By Oramics Machine details 2.jpg: linearclassifierderived work: clusternote - This file was derived from: Oramics Machine - details 2.jpg:, CC BY-SA 3.0,
By Iainf 09:33, 12 July 2006 (UTC) - Own work, CC BY 2.5,
Nowadays, movie sound is stored in a virtual 'container' that holds digital bits of data that represent the pictures and the sounds, and there's nothing much to look at, and certainly no easy way to draw the data bits... 

(All images via - Captions contain attribution information.)

Daphne Oram is the first of my role models because she made music from pictures!

Daphne Oram - Wikipedia › wiki › Daphne_Oram
Daphne Oram Collection | Goldsmiths, University of London › ems › oram Daphne Oram | British Music Collection › composer › daphne-oram
Daphne Oram on BBC4 - BOILER ROOM › recording › daphne-oram-bbc4
Culture - The woman who could 'draw' music - › story › 20170522-daphne-oram-pioneered-electronic-music

Sunday 27 October 2019

Different every time - changing parameters with M4L in Ableton Live

I've always worked according to the principle of 'Never the same thing twice'. Whilst most important for things like drums, I try to apply it to most sounds - although I also like flams, which kind of goes completely against the principle! Maybe 'Be inconsistent' is a better way of putting it? (Just to be consistent, I have added in the updates made to MIDIdifferentONE version 0.02 into this blog...)

In Ableton Live, there's an obvious way to control the parameters that are one major way of changing sounds on the fly: the 'Clip Envelopes'. The name is slightly misleading, because clip envelopes are just a way to draw parameter values onto the piano roll. Anyway, the clip envelopes are normally hidden by default, and you need to click on the 'E' inside a round button to open up the overlay in the piano roll pane. Selecting a device and a parameter from the two pop-up menus then lets you draw lines and curves either with a rather blocky pencil tool ('Steps') or with a 'lines and breakpoints' ('Ramps') tool. I prefer the 'lines and breakpoints' approach...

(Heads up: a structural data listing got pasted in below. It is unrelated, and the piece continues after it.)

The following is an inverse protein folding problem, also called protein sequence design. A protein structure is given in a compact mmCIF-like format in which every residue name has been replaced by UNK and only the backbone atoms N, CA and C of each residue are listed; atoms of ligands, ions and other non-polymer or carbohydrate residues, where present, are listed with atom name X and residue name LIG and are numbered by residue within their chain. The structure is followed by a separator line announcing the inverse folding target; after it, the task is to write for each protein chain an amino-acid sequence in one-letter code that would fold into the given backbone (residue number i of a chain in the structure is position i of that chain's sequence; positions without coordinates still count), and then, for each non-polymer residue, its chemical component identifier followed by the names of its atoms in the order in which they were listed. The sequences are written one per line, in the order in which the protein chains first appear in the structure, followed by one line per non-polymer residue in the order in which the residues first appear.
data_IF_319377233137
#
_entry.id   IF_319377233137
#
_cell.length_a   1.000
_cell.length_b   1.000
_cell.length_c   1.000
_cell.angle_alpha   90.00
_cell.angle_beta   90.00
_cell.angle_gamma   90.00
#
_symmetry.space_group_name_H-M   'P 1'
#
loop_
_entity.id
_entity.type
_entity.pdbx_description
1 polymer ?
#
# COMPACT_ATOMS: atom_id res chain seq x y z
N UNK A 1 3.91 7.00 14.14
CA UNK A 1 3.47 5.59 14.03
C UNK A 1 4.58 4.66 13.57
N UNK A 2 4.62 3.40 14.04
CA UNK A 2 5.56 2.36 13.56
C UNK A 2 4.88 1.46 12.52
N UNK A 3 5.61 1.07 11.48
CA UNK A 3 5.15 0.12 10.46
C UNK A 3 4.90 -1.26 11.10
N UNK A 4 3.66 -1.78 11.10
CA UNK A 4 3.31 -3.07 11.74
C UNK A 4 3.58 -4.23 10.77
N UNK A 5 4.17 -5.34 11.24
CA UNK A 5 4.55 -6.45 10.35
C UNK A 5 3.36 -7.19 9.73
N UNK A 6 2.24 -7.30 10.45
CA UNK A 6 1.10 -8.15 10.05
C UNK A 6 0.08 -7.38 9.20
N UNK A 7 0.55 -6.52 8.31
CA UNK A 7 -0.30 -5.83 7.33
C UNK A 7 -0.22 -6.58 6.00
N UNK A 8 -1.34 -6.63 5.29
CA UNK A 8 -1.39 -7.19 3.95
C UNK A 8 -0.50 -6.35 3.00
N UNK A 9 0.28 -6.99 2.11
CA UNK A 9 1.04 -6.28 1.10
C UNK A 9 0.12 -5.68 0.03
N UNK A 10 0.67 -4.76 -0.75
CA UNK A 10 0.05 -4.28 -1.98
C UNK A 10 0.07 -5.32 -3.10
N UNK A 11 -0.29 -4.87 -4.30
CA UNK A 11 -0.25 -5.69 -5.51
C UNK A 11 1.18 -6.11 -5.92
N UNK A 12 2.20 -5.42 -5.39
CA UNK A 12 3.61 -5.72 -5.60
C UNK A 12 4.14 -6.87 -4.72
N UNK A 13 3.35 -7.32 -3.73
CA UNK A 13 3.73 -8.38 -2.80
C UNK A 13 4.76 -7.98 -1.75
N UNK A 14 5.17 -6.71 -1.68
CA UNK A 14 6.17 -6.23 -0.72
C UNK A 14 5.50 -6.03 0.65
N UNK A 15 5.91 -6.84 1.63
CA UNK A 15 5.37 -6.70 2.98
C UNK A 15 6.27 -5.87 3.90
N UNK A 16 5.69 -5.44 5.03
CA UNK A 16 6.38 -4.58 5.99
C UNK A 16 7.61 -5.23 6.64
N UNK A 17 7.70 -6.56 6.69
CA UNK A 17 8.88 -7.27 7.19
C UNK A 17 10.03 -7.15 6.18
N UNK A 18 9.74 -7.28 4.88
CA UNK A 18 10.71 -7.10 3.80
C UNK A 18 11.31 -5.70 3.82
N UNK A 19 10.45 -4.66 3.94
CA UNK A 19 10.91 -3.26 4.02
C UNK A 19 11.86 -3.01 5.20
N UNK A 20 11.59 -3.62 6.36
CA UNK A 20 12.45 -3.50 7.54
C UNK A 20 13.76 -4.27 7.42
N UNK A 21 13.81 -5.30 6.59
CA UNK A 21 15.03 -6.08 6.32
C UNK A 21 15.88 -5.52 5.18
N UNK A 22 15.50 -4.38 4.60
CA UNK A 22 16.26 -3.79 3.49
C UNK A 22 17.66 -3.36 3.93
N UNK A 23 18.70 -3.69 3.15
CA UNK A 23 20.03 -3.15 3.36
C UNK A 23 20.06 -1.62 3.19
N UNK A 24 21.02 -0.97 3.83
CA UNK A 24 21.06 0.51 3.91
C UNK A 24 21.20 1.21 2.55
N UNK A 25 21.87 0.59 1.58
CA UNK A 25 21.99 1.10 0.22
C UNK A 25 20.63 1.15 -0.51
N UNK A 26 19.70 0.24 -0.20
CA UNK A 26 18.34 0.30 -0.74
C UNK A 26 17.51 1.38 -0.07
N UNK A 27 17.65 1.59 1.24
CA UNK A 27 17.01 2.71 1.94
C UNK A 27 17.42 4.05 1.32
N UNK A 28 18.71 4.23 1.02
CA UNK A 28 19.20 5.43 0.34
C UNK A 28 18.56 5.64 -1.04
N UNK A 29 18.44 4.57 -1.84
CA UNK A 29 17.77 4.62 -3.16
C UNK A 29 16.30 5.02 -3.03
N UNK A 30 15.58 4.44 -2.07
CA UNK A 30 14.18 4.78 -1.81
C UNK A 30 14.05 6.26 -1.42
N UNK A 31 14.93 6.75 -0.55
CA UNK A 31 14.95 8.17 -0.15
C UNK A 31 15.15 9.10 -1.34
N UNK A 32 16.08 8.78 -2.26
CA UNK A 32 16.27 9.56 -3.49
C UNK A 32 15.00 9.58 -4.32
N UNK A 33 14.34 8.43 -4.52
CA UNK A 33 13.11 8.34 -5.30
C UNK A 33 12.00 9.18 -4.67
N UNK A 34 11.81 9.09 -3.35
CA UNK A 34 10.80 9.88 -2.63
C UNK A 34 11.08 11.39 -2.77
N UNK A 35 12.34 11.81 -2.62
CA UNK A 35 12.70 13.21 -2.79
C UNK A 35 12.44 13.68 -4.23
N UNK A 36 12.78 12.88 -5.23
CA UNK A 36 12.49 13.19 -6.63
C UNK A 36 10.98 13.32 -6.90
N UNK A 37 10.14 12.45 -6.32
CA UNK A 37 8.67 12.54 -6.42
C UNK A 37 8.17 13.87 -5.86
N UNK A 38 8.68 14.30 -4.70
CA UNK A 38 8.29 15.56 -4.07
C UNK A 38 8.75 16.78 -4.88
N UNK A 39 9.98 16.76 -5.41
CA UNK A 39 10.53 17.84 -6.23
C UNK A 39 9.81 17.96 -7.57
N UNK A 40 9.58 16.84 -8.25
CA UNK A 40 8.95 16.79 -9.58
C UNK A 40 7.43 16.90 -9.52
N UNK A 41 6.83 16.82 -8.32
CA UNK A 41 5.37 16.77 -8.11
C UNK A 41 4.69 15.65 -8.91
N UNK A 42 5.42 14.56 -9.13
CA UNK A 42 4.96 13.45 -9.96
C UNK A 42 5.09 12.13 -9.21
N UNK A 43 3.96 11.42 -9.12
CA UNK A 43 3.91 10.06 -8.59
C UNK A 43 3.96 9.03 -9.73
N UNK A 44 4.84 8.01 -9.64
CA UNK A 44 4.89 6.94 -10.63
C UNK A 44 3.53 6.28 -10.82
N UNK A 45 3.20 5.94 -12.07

One of the 'classic' parameters that is controlled this way is filter cutoff (with an appropriate level of resonance) and I have spent quite a lot of time zooming out from a clip, setting the cutoff frequency for a bar, then clicking to get a new point and dragging it up and leftwards to get a new parameter level for the next bar, and so on. It requires quite a lot of clicking, but once it is complete, then editing each of the levels is quite quick to adjust. However, if you want to change the timing, for instance, to a change every other bar (or an arbitrary length), then it can require more clicks. There's also another non-obvious thing to consider that requires more clicks - you need to have the parameter set before the fist note on in the bar. This is why the orange clip envelope line is shown in the diagram as changing just before the first note in the next bar - if you don't do this then you hear the note start and then the filter cutoff change, which sounds like a mistake.